In a sign of Britain's impatience with Israel British Premier David Cameron told Prime Minister Benjamin Netanyahu Wednesday that Britain may endorse a unilateral declaration of state by Palestinian President Mahmoud Abbas if Israel declines to take part in substantive peace negotiations with the Palestinians to create a two state solution.
Via the Guardian:
It is a sign of Britain's impatience with Israel that Britain mentioned the D word tonight as David Cameron hosted Netanyahu in Downing Street. In this case it is the prospect of a unilateral declaration of independence by Mahmoud Abbas, the Palestinian president, at the UN general assembly in September.
Britain is making clear that it may endorse a declaration by Abbas if Israel declines to take part in substantive peace negotiations with the Palestinians to create a two state solution.
Britain understands that today marks a sensitive moment for Netanyahu as Hamas, which mourned the death of Osama bin Laden, signed a reconciliation agreement with Abbas, leader of the Palestinian Fatah faction. Cameron was planning to reassure Netanyahu by saying Britain accepts that much work will need to be done on the Hamas-Fatah deal. Britain has noted that it does not require Hamas to recognize Israel – one of the essential requirements of the "quartet" of the UN, EU, Russia and the US.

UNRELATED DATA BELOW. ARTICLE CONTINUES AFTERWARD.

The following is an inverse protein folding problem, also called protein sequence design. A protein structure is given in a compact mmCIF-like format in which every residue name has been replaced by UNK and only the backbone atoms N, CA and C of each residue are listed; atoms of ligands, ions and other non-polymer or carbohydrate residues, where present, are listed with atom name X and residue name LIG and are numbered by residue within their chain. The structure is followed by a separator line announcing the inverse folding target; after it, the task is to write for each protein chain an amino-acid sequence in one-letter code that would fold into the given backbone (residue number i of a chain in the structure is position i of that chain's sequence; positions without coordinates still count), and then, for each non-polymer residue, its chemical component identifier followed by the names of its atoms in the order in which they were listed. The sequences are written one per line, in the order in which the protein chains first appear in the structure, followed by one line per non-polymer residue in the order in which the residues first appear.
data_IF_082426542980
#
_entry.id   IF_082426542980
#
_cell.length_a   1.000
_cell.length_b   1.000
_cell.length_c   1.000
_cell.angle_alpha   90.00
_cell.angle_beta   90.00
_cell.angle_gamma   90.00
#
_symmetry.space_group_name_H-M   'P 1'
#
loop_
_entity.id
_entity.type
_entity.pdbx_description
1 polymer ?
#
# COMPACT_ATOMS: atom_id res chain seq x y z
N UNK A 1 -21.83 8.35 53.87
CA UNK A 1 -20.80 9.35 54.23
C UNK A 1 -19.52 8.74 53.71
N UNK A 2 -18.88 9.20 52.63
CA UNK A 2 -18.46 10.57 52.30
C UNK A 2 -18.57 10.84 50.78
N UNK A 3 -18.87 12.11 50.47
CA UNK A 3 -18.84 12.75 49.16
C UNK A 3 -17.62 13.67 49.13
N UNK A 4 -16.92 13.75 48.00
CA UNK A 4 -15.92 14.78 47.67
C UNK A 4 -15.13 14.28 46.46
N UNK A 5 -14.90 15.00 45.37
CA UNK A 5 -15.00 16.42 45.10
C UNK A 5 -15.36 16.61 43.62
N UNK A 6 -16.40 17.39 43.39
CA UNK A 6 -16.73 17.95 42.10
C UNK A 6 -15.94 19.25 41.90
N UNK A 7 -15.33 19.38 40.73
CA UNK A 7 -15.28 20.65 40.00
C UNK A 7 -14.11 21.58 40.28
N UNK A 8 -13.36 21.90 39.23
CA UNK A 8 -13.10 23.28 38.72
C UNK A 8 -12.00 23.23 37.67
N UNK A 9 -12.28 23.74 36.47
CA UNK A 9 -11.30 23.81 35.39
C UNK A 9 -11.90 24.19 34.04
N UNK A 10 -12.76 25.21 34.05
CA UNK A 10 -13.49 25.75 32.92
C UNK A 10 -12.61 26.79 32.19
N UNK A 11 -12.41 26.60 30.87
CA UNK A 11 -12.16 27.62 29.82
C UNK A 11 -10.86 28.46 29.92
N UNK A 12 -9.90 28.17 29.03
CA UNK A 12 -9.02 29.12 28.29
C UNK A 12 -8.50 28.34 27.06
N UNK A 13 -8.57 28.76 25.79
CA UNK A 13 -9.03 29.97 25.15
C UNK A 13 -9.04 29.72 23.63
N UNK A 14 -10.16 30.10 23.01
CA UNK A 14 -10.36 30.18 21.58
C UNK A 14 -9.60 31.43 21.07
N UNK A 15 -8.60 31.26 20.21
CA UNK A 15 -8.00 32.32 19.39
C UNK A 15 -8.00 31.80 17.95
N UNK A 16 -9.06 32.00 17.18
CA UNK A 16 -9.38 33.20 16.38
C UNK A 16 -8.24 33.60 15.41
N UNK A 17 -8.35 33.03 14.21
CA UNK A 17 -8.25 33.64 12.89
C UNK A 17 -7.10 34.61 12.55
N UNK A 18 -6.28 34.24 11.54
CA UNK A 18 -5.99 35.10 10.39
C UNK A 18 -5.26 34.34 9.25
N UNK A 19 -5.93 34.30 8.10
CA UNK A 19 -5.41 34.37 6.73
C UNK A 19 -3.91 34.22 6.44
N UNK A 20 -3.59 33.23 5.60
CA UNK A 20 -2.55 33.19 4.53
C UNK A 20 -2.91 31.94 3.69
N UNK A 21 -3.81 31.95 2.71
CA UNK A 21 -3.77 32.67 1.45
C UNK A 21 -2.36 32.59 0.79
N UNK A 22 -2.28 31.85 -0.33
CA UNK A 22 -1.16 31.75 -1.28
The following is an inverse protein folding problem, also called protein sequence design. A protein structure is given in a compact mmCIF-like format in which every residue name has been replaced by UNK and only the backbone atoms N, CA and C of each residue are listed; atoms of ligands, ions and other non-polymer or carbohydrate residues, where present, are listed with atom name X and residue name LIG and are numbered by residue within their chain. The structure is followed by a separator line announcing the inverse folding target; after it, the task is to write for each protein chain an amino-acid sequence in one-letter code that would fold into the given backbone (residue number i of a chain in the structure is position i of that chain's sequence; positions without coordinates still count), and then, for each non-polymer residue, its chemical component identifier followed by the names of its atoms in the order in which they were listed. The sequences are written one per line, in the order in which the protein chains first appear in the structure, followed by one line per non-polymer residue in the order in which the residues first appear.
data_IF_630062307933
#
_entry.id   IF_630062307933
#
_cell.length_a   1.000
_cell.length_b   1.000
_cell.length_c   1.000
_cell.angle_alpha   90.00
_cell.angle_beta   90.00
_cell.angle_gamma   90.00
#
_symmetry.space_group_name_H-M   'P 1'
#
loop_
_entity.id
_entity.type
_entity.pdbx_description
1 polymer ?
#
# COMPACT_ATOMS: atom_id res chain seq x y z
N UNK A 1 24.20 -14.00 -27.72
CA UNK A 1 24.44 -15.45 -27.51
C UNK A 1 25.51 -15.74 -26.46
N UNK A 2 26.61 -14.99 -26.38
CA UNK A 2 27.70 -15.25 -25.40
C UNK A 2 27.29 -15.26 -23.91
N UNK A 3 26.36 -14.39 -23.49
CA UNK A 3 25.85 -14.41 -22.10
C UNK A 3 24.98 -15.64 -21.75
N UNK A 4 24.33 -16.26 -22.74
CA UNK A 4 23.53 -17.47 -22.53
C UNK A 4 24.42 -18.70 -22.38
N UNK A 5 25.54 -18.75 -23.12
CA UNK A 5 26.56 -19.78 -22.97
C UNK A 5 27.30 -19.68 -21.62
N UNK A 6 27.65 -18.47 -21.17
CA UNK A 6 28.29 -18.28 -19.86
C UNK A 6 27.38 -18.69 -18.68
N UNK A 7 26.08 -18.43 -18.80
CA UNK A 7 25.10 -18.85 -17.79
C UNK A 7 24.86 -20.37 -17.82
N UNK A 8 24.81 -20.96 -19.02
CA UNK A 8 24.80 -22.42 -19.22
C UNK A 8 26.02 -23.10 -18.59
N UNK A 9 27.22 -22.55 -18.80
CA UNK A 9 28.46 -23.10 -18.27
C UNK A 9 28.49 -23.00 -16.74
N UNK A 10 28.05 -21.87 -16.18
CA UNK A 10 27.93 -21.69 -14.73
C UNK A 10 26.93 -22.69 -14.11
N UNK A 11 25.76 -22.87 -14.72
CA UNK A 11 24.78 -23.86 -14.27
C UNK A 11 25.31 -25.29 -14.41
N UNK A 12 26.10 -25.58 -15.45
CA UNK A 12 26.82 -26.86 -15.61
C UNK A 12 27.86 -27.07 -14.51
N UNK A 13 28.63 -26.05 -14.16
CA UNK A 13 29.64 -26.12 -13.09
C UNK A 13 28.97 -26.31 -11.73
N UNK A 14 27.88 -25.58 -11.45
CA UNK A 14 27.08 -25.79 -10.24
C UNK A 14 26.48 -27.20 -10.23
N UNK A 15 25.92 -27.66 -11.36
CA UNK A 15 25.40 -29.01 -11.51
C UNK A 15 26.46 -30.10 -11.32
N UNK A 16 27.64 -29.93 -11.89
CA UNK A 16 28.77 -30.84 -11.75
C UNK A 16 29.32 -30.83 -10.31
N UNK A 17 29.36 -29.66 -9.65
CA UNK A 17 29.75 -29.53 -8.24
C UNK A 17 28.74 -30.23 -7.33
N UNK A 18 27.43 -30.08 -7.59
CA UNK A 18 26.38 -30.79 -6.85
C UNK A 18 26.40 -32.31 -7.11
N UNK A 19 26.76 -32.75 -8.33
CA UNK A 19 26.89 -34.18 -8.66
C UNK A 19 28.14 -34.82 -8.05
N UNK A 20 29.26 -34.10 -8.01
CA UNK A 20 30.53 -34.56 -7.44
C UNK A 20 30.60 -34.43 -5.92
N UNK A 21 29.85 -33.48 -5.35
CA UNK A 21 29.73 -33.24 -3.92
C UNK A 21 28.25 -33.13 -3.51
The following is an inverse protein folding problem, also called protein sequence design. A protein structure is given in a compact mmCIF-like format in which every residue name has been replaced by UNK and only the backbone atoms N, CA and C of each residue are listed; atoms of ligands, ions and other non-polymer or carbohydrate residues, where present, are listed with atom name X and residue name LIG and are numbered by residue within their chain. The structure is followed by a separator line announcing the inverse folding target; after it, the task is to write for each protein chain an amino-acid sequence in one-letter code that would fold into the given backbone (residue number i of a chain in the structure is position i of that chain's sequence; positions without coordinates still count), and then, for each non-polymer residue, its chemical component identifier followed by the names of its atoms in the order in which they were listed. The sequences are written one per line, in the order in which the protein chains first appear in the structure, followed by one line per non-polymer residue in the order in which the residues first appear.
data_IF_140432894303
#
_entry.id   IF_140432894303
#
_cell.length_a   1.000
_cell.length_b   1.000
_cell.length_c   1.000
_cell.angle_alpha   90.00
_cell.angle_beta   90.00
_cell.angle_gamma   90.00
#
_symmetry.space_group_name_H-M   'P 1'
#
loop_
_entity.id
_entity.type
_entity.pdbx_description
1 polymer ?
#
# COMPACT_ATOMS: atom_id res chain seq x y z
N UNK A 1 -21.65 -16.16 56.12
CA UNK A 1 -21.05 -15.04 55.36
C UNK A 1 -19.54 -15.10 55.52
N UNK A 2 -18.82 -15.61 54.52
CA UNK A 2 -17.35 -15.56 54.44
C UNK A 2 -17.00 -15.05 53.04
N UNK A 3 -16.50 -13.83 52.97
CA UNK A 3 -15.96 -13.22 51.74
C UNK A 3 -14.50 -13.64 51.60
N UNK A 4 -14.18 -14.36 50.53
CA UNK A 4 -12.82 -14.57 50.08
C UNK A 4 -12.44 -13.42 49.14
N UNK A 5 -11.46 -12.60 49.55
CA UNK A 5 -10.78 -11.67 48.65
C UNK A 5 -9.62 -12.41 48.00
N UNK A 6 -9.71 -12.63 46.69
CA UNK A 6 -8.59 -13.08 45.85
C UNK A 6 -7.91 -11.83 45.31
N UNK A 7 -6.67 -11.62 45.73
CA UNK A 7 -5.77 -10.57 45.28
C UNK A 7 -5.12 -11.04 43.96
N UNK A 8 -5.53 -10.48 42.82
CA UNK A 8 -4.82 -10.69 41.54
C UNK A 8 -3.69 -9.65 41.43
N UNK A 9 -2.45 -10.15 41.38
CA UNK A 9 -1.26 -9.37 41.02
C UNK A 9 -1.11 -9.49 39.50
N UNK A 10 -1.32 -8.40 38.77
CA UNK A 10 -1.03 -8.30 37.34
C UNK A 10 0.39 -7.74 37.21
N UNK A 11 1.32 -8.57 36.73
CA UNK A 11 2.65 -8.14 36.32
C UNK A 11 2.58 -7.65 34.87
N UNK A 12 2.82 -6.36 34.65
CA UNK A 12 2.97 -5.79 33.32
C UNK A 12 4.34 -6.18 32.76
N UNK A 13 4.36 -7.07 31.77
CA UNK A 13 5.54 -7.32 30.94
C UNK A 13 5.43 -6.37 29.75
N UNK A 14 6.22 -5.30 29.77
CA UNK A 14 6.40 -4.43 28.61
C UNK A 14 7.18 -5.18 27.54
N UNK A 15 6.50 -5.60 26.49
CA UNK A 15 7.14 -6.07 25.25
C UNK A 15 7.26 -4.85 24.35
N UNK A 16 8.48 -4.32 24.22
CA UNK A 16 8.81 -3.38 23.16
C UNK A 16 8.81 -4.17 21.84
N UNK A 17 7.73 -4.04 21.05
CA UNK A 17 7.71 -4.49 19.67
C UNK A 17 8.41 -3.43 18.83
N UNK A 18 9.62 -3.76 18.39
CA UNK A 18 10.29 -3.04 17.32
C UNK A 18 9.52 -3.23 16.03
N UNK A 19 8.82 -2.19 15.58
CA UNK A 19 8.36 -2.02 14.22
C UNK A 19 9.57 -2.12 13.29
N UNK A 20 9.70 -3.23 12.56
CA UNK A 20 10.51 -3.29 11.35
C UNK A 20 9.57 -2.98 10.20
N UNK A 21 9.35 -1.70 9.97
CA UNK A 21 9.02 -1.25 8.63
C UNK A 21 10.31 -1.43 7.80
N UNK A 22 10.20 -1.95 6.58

But the prime minister believes that Israel must join substantive talks with the Palestinians to agree on a two state solution....Cameron believes that raising the prospect of support for a unilateral declaration of independence by the Palestinians provides Britain with a "lever" over Israel. This is what a diplomatic source said tonight:
"Britain's clear and absolute preference is for a negotiation to take place between Israel and the Palestinians which leads to a two state solution which everyone endorses.
But at this point Britain is not ruling anything out. The more Israel engages seriously in a meaningful peace process the less likely it is that this question of unilateral declaration would arise".